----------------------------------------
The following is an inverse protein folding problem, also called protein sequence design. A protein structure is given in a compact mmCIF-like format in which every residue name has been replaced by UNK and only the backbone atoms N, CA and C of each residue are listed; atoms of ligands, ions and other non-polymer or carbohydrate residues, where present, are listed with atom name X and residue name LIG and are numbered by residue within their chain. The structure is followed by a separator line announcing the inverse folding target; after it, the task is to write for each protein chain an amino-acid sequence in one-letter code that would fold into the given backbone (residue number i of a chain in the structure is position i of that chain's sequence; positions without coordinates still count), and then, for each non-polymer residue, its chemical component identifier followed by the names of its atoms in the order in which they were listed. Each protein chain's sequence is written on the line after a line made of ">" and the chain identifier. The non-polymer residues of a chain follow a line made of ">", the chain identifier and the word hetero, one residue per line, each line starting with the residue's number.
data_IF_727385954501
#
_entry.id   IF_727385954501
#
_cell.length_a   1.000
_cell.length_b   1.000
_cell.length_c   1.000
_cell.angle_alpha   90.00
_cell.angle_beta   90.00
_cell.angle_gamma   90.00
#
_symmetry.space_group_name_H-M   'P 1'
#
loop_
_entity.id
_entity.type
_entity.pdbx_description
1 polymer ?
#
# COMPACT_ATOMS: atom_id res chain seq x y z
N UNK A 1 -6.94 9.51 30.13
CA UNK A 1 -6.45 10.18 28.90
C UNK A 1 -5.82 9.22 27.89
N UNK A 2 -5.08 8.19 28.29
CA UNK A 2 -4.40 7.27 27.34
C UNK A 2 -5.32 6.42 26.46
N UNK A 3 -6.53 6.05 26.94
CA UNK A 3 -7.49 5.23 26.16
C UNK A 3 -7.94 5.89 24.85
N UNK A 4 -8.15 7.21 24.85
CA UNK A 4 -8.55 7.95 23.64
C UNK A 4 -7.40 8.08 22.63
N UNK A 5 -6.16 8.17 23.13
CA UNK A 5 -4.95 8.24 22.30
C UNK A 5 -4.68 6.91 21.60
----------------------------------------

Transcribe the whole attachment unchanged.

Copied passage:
The following is an inverse protein folding problem, also called protein sequence design. A protein structure is given in a compact mmCIF-like format in which every residue name has been replaced by UNK and only the backbone atoms N, CA and C of each residue are listed; atoms of ligands, ions and other non-polymer or carbohydrate residues, where present, are listed with atom name X and residue name LIG and are numbered by residue within their chain. The structure is followed by a separator line announcing the inverse folding target; after it, the task is to write for each protein chain an amino-acid sequence in one-letter code that would fold into the given backbone (residue number i of a chain in the structure is position i of that chain's sequence; positions without coordinates still count), and then, for each non-polymer residue, its chemical component identifier followed by the names of its atoms in the order in which they were listed. Each protein chain's sequence is written on the line after a line made of ">" and the chain identifier. The non-polymer residues of a chain follow a line made of ">", the chain identifier and the word hetero, one residue per line, each line starting with the residue's number.
data_IF_727385954501
#
_entry.id   IF_727385954501
#
_cell.length_a   1.000
_cell.length_b   1.000
_cell.length_c   1.000
_cell.angle_alpha   90.00
_cell.angle_beta   90.00
_cell.angle_gamma   90.00
#
_symmetry.space_group_name_H-M   'P 1'
#
loop_
_entity.id
_entity.type
_entity.pdbx_description
1 polymer ?
#
# COMPACT_ATOMS: atom_id res chain seq x y z
N UNK A 1 -6.94 9.51 30.13
CA UNK A 1 -6.45 10.18 28.90
C UNK A 1 -5.82 9.22 27.89
N UNK A 2 -5.08 8.19 28.29
CA UNK A 2 -4.40 7.27 27.34
C UNK A 2 -5.32 6.42 26.46
N UNK A 3 -6.53 6.05 26.94
CA UNK A 3 -7.49 5.23 26.16
C UNK A 3 -7.94 5.89 24.85
N UNK A 4 -8.15 7.21 24.85
CA UNK A 4 -8.55 7.95 23.64
C UNK A 4 -7.40 8.08 22.63
N UNK A 5 -6.16 8.17 23.13
CA UNK A 5 -4.95 8.24 22.30
C UNK A 5 -4.68 6.91 21.60